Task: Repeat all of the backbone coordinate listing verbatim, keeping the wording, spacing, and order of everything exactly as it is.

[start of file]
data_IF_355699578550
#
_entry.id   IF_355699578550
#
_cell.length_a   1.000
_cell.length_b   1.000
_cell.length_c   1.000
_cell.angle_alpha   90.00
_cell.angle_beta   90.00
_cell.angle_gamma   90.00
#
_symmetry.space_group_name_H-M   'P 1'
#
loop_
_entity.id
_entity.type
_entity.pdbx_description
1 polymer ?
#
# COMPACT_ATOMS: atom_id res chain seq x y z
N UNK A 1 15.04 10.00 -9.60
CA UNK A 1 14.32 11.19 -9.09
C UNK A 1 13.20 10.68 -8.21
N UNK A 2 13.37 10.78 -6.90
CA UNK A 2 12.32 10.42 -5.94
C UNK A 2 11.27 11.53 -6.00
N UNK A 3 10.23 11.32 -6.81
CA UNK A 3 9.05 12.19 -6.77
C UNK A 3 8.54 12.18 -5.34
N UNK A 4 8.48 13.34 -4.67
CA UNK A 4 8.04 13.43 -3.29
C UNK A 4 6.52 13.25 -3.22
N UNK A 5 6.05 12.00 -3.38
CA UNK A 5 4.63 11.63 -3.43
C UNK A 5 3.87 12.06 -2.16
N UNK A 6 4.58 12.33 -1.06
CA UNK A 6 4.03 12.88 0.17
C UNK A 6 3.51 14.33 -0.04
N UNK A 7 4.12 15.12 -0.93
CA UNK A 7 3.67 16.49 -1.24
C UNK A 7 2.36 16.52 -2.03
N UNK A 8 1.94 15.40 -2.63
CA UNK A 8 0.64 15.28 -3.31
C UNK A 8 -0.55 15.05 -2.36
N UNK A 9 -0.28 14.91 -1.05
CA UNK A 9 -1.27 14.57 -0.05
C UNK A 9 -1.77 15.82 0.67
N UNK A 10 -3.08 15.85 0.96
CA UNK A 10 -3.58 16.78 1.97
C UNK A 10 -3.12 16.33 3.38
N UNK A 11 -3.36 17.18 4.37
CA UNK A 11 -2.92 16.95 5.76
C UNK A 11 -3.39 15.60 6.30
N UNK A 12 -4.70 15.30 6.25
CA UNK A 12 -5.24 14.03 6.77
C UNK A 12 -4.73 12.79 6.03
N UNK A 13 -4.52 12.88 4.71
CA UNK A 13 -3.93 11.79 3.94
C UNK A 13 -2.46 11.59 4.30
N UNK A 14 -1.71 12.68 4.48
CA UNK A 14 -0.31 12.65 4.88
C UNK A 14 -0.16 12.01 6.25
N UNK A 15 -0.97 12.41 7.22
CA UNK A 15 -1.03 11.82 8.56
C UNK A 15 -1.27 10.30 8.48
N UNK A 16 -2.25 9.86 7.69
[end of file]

data_IF_355699578550
#
_entry.id   IF_355699578550
#
_cell.length_a   1.000
_cell.length_b   1.000
_cell.length_c   1.000
_cell.angle_alpha   90.00
_cell.angle_beta   90.00
_cell.angle_gamma   90.00
#
_symmetry.space_group_name_H-M   'P 1'
#
loop_
_entity.id
_entity.type
_entity.pdbx_description
1 polymer ?
#
# COMPACT_ATOMS: atom_id res chain seq x y z
N UNK A 1 15.04 10.00 -9.60
CA UNK A 1 14.32 11.19 -9.09
C UNK A 1 13.20 10.68 -8.21
N UNK A 2 13.37 10.78 -6.90
CA UNK A 2 12.32 10.42 -5.94
C UNK A 2 11.27 11.53 -6.00
N UNK A 3 10.23 11.32 -6.81
CA UNK A 3 9.05 12.19 -6.77
C UNK A 3 8.54 12.18 -5.34
N UNK A 4 8.48 13.34 -4.67
CA UNK A 4 8.04 13.43 -3.29
C UNK A 4 6.52 13.25 -3.22
N UNK A 5 6.05 12.00 -3.38
CA UNK A 5 4.63 11.63 -3.43
C UNK A 5 3.87 12.06 -2.16
N UNK A 6 4.58 12.33 -1.06
CA UNK A 6 4.03 12.88 0.17
C UNK A 6 3.51 14.33 -0.04
N UNK A 7 4.12 15.12 -0.93
CA UNK A 7 3.67 16.49 -1.24
C UNK A 7 2.36 16.52 -2.03
N UNK A 8 1.94 15.40 -2.63
CA UNK A 8 0.64 15.28 -3.31
C UNK A 8 -0.55 15.05 -2.36
N UNK A 9 -0.28 14.91 -1.05
CA UNK A 9 -1.27 14.57 -0.05
C UNK A 9 -1.77 15.82 0.67
N UNK A 10 -3.08 15.85 0.96
CA UNK A 10 -3.58 16.78 1.97
C UNK A 10 -3.12 16.33 3.38
N UNK A 11 -3.36 17.18 4.37
CA UNK A 11 -2.92 16.95 5.76
C UNK A 11 -3.39 15.60 6.30
N UNK A 12 -4.70 15.30 6.25
CA UNK A 12 -5.24 14.03 6.77
C UNK A 12 -4.73 12.79 6.03
N UNK A 13 -4.52 12.88 4.71
CA UNK A 13 -3.93 11.79 3.94
C UNK A 13 -2.46 11.59 4.30
N UNK A 14 -1.71 12.68 4.48
CA UNK A 14 -0.31 12.65 4.88
C UNK A 14 -0.16 12.01 6.25
N UNK A 15 -0.97 12.41 7.22
CA UNK A 15 -1.03 11.82 8.56
C UNK A 15 -1.27 10.30 8.48
N UNK A 16 -2.25 9.86 7.69